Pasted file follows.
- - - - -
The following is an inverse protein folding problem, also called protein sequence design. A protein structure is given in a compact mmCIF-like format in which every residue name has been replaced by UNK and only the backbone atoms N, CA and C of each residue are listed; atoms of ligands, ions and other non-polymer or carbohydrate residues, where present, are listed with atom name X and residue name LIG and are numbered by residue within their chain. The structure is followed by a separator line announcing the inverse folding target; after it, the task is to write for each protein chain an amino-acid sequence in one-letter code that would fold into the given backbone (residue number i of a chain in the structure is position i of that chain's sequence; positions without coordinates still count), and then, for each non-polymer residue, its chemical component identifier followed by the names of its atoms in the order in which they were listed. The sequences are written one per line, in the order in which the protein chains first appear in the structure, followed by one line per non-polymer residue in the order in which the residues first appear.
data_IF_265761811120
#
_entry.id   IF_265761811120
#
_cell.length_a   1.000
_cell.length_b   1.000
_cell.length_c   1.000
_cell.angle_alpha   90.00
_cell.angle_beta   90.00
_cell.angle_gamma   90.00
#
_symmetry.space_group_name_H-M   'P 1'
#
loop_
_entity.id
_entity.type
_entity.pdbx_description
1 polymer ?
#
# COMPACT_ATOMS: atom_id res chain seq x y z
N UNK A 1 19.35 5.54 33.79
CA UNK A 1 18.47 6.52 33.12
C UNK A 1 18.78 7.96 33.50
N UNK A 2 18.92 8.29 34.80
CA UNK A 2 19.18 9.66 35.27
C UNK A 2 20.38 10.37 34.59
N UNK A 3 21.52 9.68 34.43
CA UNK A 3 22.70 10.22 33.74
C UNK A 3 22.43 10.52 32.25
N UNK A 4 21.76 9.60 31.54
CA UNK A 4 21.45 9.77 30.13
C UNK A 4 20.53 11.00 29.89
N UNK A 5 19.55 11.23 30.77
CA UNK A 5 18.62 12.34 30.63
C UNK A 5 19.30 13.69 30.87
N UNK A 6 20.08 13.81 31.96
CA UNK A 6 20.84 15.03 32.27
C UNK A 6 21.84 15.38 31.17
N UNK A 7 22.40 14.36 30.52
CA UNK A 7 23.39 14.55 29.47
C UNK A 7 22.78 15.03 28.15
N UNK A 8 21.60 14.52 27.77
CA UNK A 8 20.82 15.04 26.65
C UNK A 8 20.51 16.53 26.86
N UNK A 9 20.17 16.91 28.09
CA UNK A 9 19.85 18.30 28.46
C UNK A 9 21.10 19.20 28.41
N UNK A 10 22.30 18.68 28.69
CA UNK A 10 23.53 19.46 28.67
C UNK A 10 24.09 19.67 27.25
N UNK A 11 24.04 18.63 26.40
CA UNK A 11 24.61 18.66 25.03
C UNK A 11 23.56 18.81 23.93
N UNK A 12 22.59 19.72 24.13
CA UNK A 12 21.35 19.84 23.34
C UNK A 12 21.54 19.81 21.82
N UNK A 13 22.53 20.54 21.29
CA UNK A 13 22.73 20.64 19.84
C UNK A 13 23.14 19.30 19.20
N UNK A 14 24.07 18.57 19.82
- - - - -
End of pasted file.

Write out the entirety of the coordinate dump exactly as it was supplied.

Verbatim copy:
The following is an inverse protein folding problem, also called protein sequence design. A protein structure is given in a compact mmCIF-like format in which every residue name has been replaced by UNK and only the backbone atoms N, CA and C of each residue are listed; atoms of ligands, ions and other non-polymer or carbohydrate residues, where present, are listed with atom name X and residue name LIG and are numbered by residue within their chain. The structure is followed by a separator line announcing the inverse folding target; after it, the task is to write for each protein chain an amino-acid sequence in one-letter code that would fold into the given backbone (residue number i of a chain in the structure is position i of that chain's sequence; positions without coordinates still count), and then, for each non-polymer residue, its chemical component identifier followed by the names of its atoms in the order in which they were listed. The sequences are written one per line, in the order in which the protein chains first appear in the structure, followed by one line per non-polymer residue in the order in which the residues first appear.
data_IF_265761811120
#
_entry.id   IF_265761811120
#
_cell.length_a   1.000
_cell.length_b   1.000
_cell.length_c   1.000
_cell.angle_alpha   90.00
_cell.angle_beta   90.00
_cell.angle_gamma   90.00
#
_symmetry.space_group_name_H-M   'P 1'
#
loop_
_entity.id
_entity.type
_entity.pdbx_description
1 polymer ?
#
# COMPACT_ATOMS: atom_id res chain seq x y z
N UNK A 1 19.35 5.54 33.79
CA UNK A 1 18.47 6.52 33.12
C UNK A 1 18.78 7.96 33.50
N UNK A 2 18.92 8.29 34.80
CA UNK A 2 19.18 9.66 35.27
C UNK A 2 20.38 10.37 34.59
N UNK A 3 21.52 9.68 34.43
CA UNK A 3 22.70 10.22 33.74
C UNK A 3 22.43 10.52 32.25
N UNK A 4 21.76 9.60 31.54
CA UNK A 4 21.45 9.77 30.13
C UNK A 4 20.53 11.00 29.89
N UNK A 5 19.55 11.23 30.77
CA UNK A 5 18.62 12.34 30.63
C UNK A 5 19.30 13.69 30.87
N UNK A 6 20.08 13.81 31.96
CA UNK A 6 20.84 15.03 32.27
C UNK A 6 21.84 15.38 31.17
N UNK A 7 22.40 14.36 30.52
CA UNK A 7 23.39 14.55 29.47
C UNK A 7 22.78 15.03 28.15
N UNK A 8 21.60 14.52 27.77
CA UNK A 8 20.82 15.04 26.65
C UNK A 8 20.51 16.53 26.86
N UNK A 9 20.17 16.91 28.09
CA UNK A 9 19.85 18.30 28.46
C UNK A 9 21.10 19.20 28.41
N UNK A 10 22.30 18.68 28.69
CA UNK A 10 23.53 19.46 28.67
C UNK A 10 24.09 19.67 27.25
N UNK A 11 24.04 18.63 26.40
CA UNK A 11 24.61 18.66 25.03
C UNK A 11 23.56 18.81 23.93
N UNK A 12 22.59 19.72 24.13
CA UNK A 12 21.35 19.84 23.34
C UNK A 12 21.54 19.81 21.82
N UNK A 13 22.53 20.54 21.29
CA UNK A 13 22.73 20.64 19.84
C UNK A 13 23.14 19.30 19.20
N UNK A 14 24.07 18.57 19.82